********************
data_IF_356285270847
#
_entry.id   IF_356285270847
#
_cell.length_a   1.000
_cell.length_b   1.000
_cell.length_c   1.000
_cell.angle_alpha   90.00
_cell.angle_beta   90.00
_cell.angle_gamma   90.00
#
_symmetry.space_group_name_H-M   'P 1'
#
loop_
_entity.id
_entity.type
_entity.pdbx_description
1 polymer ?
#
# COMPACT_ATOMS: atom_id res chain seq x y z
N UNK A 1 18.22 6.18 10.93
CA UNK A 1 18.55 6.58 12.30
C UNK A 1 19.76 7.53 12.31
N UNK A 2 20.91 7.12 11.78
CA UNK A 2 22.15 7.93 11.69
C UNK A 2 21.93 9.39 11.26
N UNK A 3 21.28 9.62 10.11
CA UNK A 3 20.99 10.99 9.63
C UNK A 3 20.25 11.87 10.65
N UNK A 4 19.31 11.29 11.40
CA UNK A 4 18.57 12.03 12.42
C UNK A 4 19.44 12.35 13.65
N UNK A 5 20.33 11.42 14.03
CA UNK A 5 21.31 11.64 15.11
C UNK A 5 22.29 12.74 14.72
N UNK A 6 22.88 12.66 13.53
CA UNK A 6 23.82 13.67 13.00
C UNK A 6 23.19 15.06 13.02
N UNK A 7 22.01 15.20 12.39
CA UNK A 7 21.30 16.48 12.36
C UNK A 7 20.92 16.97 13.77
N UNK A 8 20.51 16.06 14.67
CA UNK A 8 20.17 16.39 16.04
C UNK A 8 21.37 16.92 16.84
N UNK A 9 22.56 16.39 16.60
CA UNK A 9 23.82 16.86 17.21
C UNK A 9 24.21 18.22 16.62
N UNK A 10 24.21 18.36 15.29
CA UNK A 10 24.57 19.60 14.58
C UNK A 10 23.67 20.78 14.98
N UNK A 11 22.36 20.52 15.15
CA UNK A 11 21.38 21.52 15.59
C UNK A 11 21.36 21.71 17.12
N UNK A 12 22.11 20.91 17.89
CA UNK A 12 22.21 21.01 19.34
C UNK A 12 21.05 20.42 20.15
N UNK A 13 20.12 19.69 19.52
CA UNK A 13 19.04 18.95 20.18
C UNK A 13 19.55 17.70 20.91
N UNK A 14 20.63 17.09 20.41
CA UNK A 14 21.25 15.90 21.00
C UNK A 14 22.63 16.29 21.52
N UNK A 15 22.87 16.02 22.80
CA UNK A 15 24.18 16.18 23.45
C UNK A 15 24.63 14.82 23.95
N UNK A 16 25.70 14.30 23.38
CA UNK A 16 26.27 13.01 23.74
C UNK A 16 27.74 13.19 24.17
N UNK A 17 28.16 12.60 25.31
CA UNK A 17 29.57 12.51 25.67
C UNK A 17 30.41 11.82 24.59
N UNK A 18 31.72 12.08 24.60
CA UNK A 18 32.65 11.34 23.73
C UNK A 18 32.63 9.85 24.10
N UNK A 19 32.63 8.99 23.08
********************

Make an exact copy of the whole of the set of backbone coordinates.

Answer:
data_IF_356285270847
#
_entry.id   IF_356285270847
#
_cell.length_a   1.000
_cell.length_b   1.000
_cell.length_c   1.000
_cell.angle_alpha   90.00
_cell.angle_beta   90.00
_cell.angle_gamma   90.00
#
_symmetry.space_group_name_H-M   'P 1'
#
loop_
_entity.id
_entity.type
_entity.pdbx_description
1 polymer ?
#
# COMPACT_ATOMS: atom_id res chain seq x y z
N UNK A 1 18.22 6.18 10.93
CA UNK A 1 18.55 6.58 12.30
C UNK A 1 19.76 7.53 12.31
N UNK A 2 20.91 7.12 11.78
CA UNK A 2 22.15 7.93 11.69
C UNK A 2 21.93 9.39 11.26
N UNK A 3 21.28 9.62 10.11
CA UNK A 3 20.99 10.99 9.63
C UNK A 3 20.25 11.87 10.65
N UNK A 4 19.31 11.29 11.40
CA UNK A 4 18.57 12.03 12.42
C UNK A 4 19.44 12.35 13.65
N UNK A 5 20.33 11.42 14.03
CA UNK A 5 21.31 11.64 15.11
C UNK A 5 22.29 12.74 14.72
N UNK A 6 22.88 12.66 13.53
CA UNK A 6 23.82 13.67 13.00
C UNK A 6 23.19 15.06 13.02
N UNK A 7 22.01 15.20 12.39
CA UNK A 7 21.30 16.48 12.36
C UNK A 7 20.92 16.97 13.77
N UNK A 8 20.51 16.06 14.67
CA UNK A 8 20.17 16.39 16.04
C UNK A 8 21.37 16.92 16.84
N UNK A 9 22.56 16.39 16.60
CA UNK A 9 23.82 16.86 17.21
C UNK A 9 24.21 18.22 16.62
N UNK A 10 24.21 18.36 15.29
CA UNK A 10 24.57 19.60 14.58
C UNK A 10 23.67 20.78 14.98
N UNK A 11 22.36 20.52 15.15
CA UNK A 11 21.38 21.52 15.59
C UNK A 11 21.36 21.71 17.12
N UNK A 12 22.11 20.91 17.89
CA UNK A 12 22.21 21.01 19.34
C UNK A 12 21.05 20.42 20.15
N UNK A 13 20.12 19.69 19.52
CA UNK A 13 19.04 18.95 20.18
C UNK A 13 19.55 17.70 20.91
N UNK A 14 20.63 17.09 20.41
CA UNK A 14 21.25 15.90 21.00
C UNK A 14 22.63 16.29 21.52
N UNK A 15 22.87 16.02 22.80
CA UNK A 15 24.18 16.18 23.45
C UNK A 15 24.63 14.82 23.95
N UNK A 16 25.70 14.30 23.38
CA UNK A 16 26.27 13.01 23.74
C UNK A 16 27.74 13.19 24.17
N UNK A 17 28.16 12.60 25.31
CA UNK A 17 29.57 12.51 25.67
C UNK A 17 30.41 11.82 24.59
N UNK A 18 31.72 12.08 24.60
CA UNK A 18 32.65 11.34 23.73
C UNK A 18 32.63 9.85 24.10
N UNK A 19 32.63 8.99 23.08